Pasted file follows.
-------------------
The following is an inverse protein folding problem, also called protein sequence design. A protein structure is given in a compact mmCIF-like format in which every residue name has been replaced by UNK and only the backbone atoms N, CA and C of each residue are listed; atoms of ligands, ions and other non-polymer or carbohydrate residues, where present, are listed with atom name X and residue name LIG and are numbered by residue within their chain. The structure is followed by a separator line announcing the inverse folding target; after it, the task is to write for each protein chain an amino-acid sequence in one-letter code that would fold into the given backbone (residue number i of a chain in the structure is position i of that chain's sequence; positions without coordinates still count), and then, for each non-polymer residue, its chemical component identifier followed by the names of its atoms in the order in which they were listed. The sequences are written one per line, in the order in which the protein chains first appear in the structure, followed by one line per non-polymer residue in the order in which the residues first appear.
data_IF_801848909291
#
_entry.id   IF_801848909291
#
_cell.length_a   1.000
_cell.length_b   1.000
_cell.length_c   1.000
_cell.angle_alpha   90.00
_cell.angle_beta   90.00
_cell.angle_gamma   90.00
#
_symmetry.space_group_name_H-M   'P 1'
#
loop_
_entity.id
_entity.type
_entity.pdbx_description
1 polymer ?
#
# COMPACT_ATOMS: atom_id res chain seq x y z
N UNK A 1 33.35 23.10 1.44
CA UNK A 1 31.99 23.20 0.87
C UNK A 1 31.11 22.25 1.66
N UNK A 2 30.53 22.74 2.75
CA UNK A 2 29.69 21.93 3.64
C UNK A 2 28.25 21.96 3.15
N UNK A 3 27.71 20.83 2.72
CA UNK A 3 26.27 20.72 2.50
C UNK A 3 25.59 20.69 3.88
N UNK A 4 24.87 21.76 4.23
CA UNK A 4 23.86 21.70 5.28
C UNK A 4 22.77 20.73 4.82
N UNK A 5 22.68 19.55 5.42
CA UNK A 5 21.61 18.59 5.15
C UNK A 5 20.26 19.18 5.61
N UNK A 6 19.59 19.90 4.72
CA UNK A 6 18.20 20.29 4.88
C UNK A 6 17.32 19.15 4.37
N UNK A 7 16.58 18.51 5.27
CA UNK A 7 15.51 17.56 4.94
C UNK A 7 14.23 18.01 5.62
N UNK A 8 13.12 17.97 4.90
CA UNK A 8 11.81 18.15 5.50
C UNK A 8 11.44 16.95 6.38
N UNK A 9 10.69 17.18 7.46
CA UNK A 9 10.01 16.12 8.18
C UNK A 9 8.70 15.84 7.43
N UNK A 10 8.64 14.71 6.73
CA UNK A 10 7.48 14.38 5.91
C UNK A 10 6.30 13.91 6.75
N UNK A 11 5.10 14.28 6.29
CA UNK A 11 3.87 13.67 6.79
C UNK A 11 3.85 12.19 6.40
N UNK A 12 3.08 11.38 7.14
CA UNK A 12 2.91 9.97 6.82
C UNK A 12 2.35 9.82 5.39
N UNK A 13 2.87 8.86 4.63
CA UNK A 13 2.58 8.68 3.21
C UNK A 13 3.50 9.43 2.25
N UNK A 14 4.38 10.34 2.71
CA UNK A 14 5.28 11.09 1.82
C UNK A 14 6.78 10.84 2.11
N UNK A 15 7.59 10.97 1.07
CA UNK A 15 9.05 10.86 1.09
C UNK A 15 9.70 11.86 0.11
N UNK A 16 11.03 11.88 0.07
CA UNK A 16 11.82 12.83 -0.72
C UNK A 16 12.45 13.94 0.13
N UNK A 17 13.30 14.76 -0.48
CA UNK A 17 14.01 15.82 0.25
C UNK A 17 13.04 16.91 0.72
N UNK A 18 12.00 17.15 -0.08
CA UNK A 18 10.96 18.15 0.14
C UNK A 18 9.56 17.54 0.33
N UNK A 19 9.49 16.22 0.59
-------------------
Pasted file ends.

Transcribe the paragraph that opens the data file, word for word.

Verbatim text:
The following is an inverse protein folding problem, also called protein sequence design. A protein structure is given in a compact mmCIF-like format in which every residue name has been replaced by UNK and only the backbone atoms N, CA and C of each residue are listed; atoms of ligands, ions and other non-polymer or carbohydrate residues, where present, are listed with atom name X and residue name LIG and are numbered by residue within their chain. The structure is followed by a separator line announcing the inverse folding target; after it, the task is to write for each protein chain an amino-acid sequence in one-letter code that would fold into the given backbone (residue number i of a chain in the structure is position i of that chain's sequence; positions without coordinates still count), and then, for each non-polymer residue, its chemical component identifier followed by the names of its atoms in the order in which they were listed. The sequences are written one per line, in the order in which the protein chains first appear in the structure, followed by one line per non-polymer residue in the order in which the residues first appear.